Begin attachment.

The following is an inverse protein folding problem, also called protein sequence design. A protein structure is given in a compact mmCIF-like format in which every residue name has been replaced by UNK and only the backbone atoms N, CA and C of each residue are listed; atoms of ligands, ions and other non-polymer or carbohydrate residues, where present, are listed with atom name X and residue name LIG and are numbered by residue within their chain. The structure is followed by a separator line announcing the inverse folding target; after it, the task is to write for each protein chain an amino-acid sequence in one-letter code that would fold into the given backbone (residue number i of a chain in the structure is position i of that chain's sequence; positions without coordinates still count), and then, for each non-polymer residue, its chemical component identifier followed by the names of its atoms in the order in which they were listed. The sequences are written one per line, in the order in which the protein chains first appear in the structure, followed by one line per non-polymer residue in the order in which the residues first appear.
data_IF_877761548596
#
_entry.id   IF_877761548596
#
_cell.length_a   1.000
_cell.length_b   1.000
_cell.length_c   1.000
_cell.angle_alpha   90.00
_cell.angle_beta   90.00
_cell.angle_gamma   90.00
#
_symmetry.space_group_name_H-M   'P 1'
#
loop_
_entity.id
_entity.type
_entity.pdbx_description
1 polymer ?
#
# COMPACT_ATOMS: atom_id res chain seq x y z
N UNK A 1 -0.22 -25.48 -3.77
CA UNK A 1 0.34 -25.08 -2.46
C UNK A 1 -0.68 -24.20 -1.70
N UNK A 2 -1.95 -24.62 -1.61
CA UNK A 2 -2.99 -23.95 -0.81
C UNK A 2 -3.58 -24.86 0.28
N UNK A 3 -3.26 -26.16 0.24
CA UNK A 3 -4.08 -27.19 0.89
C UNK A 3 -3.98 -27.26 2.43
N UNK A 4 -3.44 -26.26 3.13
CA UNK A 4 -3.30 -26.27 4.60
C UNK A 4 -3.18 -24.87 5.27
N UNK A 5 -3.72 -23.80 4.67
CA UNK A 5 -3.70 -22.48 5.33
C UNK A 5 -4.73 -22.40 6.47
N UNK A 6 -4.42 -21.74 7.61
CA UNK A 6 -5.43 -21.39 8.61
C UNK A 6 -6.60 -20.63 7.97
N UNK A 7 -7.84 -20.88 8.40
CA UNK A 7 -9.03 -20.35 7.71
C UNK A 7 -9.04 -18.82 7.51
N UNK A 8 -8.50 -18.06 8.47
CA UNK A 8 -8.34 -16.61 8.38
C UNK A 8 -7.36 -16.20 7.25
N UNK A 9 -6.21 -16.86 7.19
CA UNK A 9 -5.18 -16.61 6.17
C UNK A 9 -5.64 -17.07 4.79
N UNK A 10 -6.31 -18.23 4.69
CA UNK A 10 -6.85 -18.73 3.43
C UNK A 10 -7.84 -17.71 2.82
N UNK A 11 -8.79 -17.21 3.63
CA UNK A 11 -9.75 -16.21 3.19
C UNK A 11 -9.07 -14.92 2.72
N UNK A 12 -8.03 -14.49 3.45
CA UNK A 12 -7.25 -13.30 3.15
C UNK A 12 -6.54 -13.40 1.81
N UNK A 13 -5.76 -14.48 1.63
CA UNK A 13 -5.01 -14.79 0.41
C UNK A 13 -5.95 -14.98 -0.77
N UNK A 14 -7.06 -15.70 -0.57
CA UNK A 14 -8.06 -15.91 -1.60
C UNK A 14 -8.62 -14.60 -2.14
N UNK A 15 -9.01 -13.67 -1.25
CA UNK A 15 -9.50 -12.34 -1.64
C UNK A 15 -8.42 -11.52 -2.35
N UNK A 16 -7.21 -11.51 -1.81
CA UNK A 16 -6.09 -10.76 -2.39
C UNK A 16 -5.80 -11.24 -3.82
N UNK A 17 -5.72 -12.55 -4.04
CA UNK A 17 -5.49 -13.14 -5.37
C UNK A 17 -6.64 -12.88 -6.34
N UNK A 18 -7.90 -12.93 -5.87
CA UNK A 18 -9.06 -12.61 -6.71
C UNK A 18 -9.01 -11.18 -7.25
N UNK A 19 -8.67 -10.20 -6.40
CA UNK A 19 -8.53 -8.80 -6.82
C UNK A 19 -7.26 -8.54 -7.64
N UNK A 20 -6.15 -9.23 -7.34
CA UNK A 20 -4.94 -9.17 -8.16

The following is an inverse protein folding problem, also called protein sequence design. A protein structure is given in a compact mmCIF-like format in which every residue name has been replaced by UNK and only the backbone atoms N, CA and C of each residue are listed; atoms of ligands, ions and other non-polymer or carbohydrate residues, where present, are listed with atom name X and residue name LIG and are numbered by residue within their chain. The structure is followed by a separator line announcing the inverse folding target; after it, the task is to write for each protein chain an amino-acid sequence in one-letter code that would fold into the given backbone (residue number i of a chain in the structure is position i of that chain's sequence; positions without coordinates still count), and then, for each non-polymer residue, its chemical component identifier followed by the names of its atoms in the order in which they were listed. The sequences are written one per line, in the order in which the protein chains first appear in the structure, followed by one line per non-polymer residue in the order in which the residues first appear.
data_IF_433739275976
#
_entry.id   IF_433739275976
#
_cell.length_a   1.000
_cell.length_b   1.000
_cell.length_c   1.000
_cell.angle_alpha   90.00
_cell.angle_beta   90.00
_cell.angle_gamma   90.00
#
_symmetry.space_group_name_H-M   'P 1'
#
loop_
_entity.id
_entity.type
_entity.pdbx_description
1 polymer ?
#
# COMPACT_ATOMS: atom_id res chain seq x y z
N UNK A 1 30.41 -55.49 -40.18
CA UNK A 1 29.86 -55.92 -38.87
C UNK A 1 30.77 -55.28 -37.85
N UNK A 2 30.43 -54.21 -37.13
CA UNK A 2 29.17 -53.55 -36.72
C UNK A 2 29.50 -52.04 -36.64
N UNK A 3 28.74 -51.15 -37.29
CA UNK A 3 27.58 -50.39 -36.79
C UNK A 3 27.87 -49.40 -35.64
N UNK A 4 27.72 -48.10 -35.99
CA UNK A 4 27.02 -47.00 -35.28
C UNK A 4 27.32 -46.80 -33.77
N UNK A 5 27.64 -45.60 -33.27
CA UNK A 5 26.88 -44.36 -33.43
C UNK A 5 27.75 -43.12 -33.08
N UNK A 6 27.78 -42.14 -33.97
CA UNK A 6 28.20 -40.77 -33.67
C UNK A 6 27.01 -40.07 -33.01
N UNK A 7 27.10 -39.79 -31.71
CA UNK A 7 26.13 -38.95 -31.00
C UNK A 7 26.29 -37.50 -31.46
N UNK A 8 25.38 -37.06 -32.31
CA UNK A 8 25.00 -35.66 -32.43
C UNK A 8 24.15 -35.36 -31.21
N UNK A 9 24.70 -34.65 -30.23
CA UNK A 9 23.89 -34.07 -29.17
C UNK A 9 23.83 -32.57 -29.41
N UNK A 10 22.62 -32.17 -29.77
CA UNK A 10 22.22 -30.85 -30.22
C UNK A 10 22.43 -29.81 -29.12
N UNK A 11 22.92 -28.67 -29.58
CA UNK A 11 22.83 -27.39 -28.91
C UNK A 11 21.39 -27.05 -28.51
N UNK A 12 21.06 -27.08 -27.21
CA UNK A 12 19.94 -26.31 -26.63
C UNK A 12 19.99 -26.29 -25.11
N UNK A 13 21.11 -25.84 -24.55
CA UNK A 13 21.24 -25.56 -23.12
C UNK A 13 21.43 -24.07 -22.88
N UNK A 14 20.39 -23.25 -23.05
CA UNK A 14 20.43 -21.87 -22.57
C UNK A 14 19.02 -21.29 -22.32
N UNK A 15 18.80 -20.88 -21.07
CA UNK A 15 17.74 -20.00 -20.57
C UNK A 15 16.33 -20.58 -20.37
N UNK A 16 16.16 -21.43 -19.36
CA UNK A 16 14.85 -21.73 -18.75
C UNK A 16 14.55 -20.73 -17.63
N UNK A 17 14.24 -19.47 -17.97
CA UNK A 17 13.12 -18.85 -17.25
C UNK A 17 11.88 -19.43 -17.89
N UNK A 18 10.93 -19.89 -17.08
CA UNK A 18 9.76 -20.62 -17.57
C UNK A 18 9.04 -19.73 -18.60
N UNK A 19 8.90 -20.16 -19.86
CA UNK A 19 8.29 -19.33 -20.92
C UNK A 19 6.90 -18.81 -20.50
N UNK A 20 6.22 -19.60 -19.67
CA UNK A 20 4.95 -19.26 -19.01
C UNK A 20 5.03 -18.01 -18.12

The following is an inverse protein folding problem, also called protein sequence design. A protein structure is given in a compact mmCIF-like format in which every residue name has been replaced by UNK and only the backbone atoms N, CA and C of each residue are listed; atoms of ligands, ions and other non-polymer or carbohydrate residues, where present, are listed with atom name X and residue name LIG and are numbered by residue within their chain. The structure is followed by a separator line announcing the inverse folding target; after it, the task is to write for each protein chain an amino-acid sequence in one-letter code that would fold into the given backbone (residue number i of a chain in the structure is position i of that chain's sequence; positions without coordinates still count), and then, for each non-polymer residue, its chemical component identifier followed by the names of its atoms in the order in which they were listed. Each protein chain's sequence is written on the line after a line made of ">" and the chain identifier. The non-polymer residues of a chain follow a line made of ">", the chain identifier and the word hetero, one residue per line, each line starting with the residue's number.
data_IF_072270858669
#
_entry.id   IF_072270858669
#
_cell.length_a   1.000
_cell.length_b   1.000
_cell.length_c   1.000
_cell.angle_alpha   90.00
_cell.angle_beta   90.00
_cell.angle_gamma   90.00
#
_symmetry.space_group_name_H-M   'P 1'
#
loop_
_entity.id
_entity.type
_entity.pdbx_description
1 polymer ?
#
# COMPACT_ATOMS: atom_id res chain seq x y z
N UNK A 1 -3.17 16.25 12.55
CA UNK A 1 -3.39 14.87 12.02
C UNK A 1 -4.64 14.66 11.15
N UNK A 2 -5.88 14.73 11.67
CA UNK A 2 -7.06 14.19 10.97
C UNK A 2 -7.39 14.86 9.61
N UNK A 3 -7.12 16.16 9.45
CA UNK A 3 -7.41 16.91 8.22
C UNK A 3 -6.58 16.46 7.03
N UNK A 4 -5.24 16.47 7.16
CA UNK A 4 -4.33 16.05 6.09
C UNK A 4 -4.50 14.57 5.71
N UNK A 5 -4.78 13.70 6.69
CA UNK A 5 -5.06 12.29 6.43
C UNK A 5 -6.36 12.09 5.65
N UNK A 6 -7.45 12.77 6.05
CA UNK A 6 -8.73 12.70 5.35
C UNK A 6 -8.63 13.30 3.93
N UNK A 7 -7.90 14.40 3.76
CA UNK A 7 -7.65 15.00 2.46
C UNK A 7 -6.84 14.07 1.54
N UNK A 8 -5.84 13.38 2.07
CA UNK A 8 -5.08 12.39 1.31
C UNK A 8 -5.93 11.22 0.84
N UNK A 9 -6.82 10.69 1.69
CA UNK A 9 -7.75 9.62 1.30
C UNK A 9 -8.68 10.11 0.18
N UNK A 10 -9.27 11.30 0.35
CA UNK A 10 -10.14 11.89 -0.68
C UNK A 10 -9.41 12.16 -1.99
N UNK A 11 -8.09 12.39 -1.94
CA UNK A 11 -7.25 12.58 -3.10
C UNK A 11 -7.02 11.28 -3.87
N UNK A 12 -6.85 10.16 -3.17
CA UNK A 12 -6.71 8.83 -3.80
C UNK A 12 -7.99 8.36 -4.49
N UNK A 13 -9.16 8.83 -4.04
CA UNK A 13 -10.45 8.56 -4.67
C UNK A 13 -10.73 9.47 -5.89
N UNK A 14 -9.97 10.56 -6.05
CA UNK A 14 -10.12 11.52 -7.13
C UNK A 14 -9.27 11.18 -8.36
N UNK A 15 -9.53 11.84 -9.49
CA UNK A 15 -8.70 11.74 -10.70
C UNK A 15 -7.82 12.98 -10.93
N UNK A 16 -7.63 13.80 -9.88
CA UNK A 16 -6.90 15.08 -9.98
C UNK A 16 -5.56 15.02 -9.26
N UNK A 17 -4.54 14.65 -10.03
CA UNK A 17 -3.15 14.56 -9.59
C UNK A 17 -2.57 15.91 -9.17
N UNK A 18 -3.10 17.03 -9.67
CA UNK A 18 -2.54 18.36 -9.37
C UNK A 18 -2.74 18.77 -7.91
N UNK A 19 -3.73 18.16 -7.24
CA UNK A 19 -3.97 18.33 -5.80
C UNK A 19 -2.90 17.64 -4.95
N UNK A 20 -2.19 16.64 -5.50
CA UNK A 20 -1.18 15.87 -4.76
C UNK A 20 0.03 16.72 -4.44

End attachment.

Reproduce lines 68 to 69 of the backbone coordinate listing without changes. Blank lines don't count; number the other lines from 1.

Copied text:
CA UNK A 16 -6.09 -10.76 -2.39
C UNK A 16 -5.80 -11.24 -3.82